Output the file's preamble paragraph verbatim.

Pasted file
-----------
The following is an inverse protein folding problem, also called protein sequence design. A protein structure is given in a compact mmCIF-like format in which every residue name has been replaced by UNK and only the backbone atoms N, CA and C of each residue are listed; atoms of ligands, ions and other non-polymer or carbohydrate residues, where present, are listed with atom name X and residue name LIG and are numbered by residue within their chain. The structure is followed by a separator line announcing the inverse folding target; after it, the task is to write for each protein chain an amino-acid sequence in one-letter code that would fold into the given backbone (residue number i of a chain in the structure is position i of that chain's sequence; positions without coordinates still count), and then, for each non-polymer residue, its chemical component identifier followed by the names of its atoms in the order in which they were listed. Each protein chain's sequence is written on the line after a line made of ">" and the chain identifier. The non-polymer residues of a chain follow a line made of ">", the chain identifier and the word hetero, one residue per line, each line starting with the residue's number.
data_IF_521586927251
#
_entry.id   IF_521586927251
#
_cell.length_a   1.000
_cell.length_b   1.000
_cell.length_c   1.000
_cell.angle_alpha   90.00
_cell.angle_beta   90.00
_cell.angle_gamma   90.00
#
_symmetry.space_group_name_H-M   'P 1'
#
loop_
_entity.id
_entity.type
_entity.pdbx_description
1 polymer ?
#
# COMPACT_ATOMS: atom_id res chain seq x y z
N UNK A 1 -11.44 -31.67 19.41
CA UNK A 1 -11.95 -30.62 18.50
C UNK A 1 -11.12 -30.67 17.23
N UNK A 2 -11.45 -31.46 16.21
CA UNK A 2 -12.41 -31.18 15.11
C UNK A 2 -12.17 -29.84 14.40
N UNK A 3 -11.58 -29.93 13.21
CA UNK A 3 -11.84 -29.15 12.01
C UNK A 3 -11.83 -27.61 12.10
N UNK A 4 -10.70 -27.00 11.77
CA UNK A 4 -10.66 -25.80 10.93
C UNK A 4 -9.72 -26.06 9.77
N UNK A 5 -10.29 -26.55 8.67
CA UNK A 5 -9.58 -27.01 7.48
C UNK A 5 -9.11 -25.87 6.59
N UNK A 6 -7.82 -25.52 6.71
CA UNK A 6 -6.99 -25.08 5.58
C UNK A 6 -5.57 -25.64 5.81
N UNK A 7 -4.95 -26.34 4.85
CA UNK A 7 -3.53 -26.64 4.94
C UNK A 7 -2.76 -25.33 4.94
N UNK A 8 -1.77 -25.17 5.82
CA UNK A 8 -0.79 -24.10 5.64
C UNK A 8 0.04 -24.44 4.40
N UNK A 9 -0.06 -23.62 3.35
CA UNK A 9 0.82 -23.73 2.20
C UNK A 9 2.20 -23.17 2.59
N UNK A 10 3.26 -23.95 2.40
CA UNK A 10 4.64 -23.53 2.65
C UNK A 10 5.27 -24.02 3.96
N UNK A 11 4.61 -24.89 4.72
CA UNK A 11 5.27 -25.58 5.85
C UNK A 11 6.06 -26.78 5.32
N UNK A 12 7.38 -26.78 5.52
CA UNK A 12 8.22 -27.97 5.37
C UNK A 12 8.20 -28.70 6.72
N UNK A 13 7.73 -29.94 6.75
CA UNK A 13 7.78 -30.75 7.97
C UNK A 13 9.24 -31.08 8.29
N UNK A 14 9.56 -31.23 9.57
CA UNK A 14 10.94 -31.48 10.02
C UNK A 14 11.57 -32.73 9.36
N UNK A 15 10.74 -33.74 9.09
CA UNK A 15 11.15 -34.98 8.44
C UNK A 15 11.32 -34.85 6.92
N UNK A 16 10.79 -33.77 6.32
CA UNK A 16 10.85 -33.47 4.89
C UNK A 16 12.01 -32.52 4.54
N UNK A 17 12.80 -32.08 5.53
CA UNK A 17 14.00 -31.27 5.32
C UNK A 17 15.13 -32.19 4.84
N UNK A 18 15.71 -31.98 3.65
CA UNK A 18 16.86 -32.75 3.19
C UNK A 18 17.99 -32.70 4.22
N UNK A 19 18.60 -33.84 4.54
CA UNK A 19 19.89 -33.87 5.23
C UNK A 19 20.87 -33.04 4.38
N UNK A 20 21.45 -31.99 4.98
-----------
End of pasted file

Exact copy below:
The following is an inverse protein folding problem, also called protein sequence design. A protein structure is given in a compact mmCIF-like format in which every residue name has been replaced by UNK and only the backbone atoms N, CA and C of each residue are listed; atoms of ligands, ions and other non-polymer or carbohydrate residues, where present, are listed with atom name X and residue name LIG and are numbered by residue within their chain. The structure is followed by a separator line announcing the inverse folding target; after it, the task is to write for each protein chain an amino-acid sequence in one-letter code that would fold into the given backbone (residue number i of a chain in the structure is position i of that chain's sequence; positions without coordinates still count), and then, for each non-polymer residue, its chemical component identifier followed by the names of its atoms in the order in which they were listed. Each protein chain's sequence is written on the line after a line made of ">" and the chain identifier. The non-polymer residues of a chain follow a line made of ">", the chain identifier and the word hetero, one residue per line, each line starting with the residue's number.